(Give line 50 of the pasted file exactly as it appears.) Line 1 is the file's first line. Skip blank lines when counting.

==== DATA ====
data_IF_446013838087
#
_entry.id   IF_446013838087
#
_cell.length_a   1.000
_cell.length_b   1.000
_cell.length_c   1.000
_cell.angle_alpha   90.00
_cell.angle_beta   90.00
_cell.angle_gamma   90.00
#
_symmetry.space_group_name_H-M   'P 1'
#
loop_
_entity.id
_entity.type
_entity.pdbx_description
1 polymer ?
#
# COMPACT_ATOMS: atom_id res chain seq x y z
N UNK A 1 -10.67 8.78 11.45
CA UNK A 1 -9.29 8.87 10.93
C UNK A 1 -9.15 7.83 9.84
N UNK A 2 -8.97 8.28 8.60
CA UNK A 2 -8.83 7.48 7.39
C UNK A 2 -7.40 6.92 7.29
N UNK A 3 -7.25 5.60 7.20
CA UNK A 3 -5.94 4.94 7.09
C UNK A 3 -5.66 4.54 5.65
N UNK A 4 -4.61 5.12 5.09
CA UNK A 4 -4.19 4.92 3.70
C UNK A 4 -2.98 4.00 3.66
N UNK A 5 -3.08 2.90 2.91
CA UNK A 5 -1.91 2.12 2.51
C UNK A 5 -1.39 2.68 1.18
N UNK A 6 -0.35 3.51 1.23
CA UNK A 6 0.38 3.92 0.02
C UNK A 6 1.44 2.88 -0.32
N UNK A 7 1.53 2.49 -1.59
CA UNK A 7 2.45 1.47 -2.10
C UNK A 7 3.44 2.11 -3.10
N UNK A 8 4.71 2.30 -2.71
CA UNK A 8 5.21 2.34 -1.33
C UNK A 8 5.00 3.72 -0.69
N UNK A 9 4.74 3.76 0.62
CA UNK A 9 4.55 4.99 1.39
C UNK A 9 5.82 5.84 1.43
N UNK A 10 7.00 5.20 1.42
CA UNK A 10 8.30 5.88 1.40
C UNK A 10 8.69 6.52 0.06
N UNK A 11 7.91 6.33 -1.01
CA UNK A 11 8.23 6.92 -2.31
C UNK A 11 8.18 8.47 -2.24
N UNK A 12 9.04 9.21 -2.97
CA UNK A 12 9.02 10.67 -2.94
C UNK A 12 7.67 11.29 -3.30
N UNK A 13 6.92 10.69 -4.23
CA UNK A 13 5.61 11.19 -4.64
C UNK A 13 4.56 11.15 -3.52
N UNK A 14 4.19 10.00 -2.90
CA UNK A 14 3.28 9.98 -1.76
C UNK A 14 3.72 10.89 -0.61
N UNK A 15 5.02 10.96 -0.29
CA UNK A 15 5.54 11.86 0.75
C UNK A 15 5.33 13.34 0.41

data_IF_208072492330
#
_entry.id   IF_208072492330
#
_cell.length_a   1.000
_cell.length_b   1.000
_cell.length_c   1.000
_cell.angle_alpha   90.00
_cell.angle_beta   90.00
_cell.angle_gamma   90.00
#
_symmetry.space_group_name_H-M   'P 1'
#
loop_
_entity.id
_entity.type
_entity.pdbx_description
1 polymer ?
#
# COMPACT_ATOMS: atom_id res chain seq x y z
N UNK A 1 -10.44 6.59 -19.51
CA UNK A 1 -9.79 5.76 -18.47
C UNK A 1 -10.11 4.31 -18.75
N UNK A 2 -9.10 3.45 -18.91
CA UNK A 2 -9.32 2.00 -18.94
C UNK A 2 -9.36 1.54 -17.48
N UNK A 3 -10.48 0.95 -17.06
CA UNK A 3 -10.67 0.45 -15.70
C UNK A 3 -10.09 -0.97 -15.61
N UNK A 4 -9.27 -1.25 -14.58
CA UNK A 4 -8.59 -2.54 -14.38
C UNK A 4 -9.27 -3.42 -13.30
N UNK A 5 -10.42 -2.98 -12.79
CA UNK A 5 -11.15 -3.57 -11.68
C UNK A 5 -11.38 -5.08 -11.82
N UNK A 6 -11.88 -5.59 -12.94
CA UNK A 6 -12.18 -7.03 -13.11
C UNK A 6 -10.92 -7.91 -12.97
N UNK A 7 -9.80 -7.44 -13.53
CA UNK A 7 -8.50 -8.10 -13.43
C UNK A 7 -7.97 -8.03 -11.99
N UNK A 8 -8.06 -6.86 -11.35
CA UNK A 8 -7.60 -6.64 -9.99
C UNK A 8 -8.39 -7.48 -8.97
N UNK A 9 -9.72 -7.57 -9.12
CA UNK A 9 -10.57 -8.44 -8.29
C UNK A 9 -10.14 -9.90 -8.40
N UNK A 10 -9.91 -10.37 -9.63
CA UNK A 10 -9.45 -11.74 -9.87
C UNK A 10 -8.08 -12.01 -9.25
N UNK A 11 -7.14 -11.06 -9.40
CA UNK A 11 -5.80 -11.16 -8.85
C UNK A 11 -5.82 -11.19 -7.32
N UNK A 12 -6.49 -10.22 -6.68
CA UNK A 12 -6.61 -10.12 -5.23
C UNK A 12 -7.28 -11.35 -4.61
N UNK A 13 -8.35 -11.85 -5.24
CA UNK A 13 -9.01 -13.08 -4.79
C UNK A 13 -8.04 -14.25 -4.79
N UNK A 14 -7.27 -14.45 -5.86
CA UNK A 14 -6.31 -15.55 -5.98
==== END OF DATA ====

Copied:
C UNK A 10 8.69 6.52 0.06